Sexual partnerships between people at higher and lower risk for sexually transmitted infections (STIs) (i.e., bridging) occur through dissortative mixing and concurrent partnerships, yet the relative effects of these network patterns on population STI spread are poorly understood.
Using a stochastic model, the authors investigated the impact of mixing and concurrency on the spread of a persistent viral STI.
A total of 1050 populations were simulated of 1000 subjects over 400 weeks with varied concurrency levels and mixing patterns. STI prevalence and the average number of secondary transmissions per subject were analyzed with regression.
Mixing had a greater impact on prevalence for all groups, whereas concurrency was significant for only the lowest activity group. Mixing patterns moderated the magnitude of concurrency’s impact on secondary transmissions.
Through connecting subgroups of differential risk, sexual mixing facilitates dissemination of STIs throughout a population. Concurrency expedites transmission by shortening the time between sexual contacts among infected and susceptible persons, particularly during the highly infectious period.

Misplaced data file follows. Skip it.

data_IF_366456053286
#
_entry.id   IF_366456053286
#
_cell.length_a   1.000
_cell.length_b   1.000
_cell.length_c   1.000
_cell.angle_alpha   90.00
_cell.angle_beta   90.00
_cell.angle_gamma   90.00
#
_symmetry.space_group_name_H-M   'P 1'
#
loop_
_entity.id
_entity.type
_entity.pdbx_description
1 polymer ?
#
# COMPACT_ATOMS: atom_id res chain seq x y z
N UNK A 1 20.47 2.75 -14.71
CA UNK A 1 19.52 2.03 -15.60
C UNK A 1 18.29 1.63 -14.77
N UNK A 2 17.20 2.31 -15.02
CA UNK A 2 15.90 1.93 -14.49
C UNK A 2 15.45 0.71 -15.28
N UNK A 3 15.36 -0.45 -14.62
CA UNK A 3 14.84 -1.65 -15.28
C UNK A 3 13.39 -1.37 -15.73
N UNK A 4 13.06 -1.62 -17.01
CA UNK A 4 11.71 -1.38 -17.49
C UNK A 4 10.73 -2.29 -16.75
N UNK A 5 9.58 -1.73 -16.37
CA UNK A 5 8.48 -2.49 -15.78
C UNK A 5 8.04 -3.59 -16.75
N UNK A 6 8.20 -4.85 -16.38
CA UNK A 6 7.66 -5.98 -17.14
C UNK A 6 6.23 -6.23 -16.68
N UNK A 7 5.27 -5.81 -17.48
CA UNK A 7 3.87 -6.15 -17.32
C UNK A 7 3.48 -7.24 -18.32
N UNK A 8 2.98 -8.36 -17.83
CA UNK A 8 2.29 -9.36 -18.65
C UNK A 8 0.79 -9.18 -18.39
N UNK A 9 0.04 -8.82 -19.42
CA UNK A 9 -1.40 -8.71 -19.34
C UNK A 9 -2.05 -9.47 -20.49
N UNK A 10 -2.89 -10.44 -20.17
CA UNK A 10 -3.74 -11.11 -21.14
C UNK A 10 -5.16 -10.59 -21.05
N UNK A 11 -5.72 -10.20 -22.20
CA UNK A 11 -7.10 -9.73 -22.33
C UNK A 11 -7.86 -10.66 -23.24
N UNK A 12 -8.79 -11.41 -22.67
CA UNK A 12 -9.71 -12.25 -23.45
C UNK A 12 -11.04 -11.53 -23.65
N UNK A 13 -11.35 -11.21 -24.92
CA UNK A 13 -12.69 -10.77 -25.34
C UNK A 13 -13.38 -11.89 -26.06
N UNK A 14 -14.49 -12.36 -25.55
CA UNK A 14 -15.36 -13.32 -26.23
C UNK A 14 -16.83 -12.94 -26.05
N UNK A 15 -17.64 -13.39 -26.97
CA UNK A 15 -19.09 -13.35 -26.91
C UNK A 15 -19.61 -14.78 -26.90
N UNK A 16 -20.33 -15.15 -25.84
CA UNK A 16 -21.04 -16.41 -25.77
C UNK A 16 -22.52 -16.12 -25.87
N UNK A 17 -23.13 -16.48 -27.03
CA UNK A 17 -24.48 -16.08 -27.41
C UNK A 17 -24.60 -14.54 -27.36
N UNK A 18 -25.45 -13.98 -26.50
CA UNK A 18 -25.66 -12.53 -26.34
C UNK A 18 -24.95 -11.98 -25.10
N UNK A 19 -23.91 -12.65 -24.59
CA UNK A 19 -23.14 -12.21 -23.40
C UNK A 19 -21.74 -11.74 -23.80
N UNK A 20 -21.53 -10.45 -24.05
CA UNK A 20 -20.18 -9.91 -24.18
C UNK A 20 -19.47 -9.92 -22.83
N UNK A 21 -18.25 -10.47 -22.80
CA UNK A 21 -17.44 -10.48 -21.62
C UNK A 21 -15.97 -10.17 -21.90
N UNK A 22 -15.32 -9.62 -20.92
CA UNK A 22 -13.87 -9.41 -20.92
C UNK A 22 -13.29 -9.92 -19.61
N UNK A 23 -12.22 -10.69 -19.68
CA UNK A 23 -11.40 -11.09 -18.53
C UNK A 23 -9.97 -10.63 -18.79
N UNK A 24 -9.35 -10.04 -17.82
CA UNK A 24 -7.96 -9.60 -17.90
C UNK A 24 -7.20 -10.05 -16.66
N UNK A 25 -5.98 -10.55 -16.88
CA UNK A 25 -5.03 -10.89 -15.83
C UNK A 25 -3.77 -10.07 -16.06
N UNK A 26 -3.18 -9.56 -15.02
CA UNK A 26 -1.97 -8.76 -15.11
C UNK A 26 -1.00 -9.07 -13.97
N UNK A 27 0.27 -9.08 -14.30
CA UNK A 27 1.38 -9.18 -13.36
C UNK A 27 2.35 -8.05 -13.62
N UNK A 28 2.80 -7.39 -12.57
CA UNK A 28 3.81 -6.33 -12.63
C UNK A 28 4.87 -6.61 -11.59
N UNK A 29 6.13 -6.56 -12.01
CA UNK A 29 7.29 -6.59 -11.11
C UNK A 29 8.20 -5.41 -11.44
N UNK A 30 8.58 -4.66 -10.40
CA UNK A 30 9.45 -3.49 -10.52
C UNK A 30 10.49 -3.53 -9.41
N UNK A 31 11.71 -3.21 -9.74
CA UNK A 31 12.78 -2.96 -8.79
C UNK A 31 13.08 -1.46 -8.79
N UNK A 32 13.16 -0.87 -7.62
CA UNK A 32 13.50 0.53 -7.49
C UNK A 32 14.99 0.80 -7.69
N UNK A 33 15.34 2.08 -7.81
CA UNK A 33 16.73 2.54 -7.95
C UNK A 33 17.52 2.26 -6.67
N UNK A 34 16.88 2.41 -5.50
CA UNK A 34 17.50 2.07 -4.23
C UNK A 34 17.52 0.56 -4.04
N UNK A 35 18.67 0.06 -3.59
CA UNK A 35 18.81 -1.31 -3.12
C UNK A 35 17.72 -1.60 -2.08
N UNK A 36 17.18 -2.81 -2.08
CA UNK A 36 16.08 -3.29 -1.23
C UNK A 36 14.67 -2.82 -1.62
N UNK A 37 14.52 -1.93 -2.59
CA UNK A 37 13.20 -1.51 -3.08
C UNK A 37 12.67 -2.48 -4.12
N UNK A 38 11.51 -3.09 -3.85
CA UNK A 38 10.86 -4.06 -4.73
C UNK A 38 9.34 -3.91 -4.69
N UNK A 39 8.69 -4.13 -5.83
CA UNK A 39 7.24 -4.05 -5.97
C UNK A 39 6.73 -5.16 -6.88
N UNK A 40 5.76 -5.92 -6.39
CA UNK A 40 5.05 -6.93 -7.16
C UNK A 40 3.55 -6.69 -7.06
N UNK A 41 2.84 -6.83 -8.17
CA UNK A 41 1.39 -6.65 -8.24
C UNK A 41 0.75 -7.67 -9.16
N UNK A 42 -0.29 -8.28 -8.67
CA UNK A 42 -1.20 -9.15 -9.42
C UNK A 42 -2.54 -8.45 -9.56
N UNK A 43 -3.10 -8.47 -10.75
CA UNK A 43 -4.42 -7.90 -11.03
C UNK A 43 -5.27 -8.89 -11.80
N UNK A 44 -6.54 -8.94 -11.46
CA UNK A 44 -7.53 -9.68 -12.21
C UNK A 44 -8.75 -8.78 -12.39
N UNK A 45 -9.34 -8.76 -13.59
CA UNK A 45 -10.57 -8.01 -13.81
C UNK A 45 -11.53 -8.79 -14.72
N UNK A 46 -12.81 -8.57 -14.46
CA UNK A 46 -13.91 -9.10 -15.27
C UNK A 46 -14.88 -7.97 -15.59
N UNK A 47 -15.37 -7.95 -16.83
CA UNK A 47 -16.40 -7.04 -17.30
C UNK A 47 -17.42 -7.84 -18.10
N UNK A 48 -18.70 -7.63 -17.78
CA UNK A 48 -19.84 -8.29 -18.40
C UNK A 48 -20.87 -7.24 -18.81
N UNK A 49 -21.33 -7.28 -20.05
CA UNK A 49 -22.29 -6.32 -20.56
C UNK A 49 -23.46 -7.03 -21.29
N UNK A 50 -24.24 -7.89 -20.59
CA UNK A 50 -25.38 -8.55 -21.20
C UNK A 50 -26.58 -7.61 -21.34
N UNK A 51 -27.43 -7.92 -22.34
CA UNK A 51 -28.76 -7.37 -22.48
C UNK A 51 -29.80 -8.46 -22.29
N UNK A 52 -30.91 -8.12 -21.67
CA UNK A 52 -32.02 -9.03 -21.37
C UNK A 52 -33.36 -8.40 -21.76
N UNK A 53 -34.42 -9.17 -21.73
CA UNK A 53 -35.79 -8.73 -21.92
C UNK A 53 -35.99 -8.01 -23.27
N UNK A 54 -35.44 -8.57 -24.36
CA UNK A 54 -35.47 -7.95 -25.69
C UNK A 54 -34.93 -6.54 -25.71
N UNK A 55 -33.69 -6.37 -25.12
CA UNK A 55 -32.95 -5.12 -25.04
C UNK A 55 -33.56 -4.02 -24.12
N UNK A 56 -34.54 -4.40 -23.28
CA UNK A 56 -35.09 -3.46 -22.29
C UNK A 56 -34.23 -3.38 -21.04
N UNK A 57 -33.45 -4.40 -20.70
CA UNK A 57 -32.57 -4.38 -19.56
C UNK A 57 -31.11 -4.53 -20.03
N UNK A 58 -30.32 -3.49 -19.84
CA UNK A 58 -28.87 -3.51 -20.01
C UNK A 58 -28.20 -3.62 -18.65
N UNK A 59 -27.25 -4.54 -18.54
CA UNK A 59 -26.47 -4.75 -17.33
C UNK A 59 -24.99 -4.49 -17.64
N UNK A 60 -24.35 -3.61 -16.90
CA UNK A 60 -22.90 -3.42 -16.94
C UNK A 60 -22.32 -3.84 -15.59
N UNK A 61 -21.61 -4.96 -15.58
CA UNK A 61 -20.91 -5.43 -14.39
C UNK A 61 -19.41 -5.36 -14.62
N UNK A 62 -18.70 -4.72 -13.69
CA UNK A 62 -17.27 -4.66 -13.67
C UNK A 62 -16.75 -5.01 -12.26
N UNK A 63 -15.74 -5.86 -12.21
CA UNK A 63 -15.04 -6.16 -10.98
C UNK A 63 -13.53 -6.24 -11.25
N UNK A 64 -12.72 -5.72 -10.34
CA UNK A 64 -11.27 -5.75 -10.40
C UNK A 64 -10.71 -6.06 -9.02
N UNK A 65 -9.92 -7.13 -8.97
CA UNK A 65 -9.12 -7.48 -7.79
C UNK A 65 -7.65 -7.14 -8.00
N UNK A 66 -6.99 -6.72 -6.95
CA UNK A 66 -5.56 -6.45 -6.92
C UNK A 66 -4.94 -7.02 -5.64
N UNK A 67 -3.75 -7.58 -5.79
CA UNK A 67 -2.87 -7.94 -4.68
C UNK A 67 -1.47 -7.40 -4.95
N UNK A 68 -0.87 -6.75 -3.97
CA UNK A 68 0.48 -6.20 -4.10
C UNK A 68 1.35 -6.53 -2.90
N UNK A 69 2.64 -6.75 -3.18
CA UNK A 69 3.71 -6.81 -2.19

A mathematical simulation of sexual networks demonstrated the relative effects of sexual mixing patterns and concurrency levels on viral sexually transmitted infection (STI) transmission. Mixing facilitates and concurrency expedites STI spread.
From the *School of Medicine, University of North Carolina, Chapel Hill, North Carolina; the Departments of †Obstetrics/Gynecology and Reproductive Sciences and ‡Epidemiology and Biostatistics, University of California, San Francisco, California; and the §Department of Pediatrics, Johns Hopkins University, Baltimore, Maryland
The development of this model and the drafting of the manuscript were funded through grants from the National Institute of Allergy and Infectious Diseases (R01-AI48749 and 5 T32 AI007151-27). The authors thank Richard Rothenberg, Steve Selvin, Sevgi Aral, and Jennifer Smith for their helpful suggestions during various phases of this work.
Correspondence: Irene A Doherty, PhD, Postdoctoral Fellow, Division of Infectious Diseases, BioInformatics Bldg., 130 Mason Farm Road, CB 7030, UNC School of Medicine, University of North Carolina at Chapel Hill, Chapel Hill, NC 27599-7030. E-mail: Doherty@med.unc.edu.
Received for publication June 30, 2005, and accepted October 21, 2005.